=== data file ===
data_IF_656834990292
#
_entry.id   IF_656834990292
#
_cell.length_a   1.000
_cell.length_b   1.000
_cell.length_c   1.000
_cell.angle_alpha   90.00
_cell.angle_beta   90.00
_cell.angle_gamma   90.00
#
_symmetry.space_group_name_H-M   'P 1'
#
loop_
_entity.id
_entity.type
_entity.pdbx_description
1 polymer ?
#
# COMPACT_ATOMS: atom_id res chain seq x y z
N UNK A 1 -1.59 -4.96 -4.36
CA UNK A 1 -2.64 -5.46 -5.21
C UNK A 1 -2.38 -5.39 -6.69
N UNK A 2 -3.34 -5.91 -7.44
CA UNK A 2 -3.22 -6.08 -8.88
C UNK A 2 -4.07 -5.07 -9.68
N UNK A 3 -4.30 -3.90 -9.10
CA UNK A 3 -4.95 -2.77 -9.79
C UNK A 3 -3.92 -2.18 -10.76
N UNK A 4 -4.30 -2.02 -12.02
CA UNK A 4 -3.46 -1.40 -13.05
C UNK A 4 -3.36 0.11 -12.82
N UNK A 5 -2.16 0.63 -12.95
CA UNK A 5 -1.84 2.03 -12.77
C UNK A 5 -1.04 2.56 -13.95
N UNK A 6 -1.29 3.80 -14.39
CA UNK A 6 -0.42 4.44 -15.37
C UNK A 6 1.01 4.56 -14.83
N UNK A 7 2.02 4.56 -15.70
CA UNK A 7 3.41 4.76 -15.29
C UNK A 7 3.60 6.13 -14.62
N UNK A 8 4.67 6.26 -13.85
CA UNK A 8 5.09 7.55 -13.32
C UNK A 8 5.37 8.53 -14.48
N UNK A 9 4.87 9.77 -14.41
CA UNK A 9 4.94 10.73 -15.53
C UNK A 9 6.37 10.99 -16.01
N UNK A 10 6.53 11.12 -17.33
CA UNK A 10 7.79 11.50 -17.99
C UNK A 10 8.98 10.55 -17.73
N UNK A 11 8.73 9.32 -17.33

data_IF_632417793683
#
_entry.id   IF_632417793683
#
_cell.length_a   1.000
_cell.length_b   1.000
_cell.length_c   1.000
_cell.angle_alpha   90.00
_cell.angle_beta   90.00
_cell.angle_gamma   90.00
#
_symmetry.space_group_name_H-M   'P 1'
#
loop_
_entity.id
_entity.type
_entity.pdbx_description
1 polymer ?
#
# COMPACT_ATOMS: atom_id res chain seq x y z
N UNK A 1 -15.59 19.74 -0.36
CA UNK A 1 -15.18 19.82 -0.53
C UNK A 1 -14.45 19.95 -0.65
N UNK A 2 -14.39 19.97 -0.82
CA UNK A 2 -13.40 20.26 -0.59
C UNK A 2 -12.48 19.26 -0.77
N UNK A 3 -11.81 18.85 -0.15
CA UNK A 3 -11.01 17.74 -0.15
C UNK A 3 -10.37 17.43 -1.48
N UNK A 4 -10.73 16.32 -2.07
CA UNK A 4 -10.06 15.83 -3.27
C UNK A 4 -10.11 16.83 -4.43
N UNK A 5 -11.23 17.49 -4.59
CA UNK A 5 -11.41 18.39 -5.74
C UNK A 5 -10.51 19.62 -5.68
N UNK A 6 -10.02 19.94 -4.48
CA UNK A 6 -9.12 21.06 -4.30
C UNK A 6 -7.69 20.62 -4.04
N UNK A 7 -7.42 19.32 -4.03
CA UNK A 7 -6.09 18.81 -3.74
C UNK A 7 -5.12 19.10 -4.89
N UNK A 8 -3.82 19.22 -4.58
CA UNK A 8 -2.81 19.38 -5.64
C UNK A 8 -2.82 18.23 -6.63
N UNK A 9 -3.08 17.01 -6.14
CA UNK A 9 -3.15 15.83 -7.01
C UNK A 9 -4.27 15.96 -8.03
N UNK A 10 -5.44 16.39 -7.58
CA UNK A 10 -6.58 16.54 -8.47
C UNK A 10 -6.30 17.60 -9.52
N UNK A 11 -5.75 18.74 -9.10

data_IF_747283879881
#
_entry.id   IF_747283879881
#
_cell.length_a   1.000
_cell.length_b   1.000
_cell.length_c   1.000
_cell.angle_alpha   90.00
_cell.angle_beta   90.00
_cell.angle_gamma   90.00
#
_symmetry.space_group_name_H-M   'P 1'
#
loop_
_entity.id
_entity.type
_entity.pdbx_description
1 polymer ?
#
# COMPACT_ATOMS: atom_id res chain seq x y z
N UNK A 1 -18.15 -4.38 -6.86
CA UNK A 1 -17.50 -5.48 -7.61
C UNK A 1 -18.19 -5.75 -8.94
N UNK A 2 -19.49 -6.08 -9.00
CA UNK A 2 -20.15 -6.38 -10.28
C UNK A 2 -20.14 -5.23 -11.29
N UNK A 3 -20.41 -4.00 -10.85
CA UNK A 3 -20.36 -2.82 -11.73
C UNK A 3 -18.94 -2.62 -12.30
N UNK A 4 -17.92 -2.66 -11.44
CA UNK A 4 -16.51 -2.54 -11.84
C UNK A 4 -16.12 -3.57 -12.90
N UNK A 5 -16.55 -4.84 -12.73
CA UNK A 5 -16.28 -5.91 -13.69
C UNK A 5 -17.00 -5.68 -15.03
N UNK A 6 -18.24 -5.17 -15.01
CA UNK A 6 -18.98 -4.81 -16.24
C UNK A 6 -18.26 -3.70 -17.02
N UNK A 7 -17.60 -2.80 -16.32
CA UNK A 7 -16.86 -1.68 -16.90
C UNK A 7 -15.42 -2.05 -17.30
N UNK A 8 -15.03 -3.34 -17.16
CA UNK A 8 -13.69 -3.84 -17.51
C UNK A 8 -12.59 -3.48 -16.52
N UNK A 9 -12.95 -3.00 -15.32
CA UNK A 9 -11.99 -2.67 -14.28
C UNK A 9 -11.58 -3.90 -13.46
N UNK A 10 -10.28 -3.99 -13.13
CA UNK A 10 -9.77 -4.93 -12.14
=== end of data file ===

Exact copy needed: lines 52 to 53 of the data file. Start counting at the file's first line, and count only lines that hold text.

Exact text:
data_IF_632417793683
#